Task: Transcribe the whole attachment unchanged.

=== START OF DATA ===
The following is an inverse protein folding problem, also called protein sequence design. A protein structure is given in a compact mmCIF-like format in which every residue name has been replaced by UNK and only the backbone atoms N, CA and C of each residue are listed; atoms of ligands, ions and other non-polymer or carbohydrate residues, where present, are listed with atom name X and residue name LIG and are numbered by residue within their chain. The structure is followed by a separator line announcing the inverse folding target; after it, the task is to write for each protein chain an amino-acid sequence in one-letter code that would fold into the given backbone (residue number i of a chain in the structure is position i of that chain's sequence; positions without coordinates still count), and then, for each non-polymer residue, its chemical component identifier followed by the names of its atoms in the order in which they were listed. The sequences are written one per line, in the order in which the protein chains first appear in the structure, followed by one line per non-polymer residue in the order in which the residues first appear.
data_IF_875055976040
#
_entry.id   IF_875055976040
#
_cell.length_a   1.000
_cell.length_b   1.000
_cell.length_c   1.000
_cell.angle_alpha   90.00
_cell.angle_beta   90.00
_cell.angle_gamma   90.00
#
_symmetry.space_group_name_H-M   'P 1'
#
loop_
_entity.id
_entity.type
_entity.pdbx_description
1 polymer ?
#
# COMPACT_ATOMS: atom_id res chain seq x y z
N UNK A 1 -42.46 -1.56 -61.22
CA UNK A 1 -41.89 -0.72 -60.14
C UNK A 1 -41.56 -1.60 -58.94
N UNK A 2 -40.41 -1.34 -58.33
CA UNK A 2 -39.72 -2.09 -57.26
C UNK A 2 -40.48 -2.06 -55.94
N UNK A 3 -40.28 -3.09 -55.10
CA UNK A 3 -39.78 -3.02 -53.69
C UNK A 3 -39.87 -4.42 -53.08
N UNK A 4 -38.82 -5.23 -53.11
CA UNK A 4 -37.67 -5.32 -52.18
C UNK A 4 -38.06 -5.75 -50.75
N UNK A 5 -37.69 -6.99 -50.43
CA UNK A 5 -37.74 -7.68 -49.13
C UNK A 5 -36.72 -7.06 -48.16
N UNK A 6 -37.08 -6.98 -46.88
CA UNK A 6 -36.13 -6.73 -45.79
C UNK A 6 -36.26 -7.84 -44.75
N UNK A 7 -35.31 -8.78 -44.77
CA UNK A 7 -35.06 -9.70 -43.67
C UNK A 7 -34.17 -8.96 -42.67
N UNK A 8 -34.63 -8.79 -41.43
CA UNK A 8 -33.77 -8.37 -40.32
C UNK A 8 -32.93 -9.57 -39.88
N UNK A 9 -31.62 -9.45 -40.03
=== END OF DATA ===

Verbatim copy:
The following is an inverse protein folding problem, also called protein sequence design. A protein structure is given in a compact mmCIF-like format in which every residue name has been replaced by UNK and only the backbone atoms N, CA and C of each residue are listed; atoms of ligands, ions and other non-polymer or carbohydrate residues, where present, are listed with atom name X and residue name LIG and are numbered by residue within their chain. The structure is followed by a separator line announcing the inverse folding target; after it, the task is to write for each protein chain an amino-acid sequence in one-letter code that would fold into the given backbone (residue number i of a chain in the structure is position i of that chain's sequence; positions without coordinates still count), and then, for each non-polymer residue, its chemical component identifier followed by the names of its atoms in the order in which they were listed. The sequences are written one per line, in the order in which the protein chains first appear in the structure, followed by one line per non-polymer residue in the order in which the residues first appear.
data_IF_875055976040
#
_entry.id   IF_875055976040
#
_cell.length_a   1.000
_cell.length_b   1.000
_cell.length_c   1.000
_cell.angle_alpha   90.00
_cell.angle_beta   90.00
_cell.angle_gamma   90.00
#
_symmetry.space_group_name_H-M   'P 1'
#
loop_
_entity.id
_entity.type
_entity.pdbx_description
1 polymer ?
#
# COMPACT_ATOMS: atom_id res chain seq x y z
N UNK A 1 -42.46 -1.56 -61.22
CA UNK A 1 -41.89 -0.72 -60.14
C UNK A 1 -41.56 -1.60 -58.94
N UNK A 2 -40.41 -1.34 -58.33
CA UNK A 2 -39.72 -2.09 -57.26
C UNK A 2 -40.48 -2.06 -55.94
N UNK A 3 -40.28 -3.09 -55.10
CA UNK A 3 -39.78 -3.02 -53.69
C UNK A 3 -39.87 -4.42 -53.08
N UNK A 4 -38.82 -5.23 -53.11
CA UNK A 4 -37.67 -5.32 -52.18
C UNK A 4 -38.06 -5.75 -50.75
N UNK A 5 -37.69 -6.99 -50.43
CA UNK A 5 -37.74 -7.68 -49.13
C UNK A 5 -36.72 -7.06 -48.16
N UNK A 6 -37.08 -6.98 -46.88
CA UNK A 6 -36.13 -6.73 -45.79
C UNK A 6 -36.26 -7.84 -44.75
N UNK A 7 -35.31 -8.78 -44.77
CA UNK A 7 -35.06 -9.70 -43.67
C UNK A 7 -34.17 -8.96 -42.67
N UNK A 8 -34.63 -8.79 -41.43
CA UNK A 8 -33.77 -8.37 -40.32
C UNK A 8 -32.93 -9.57 -39.88
N UNK A 9 -31.62 -9.45 -40.03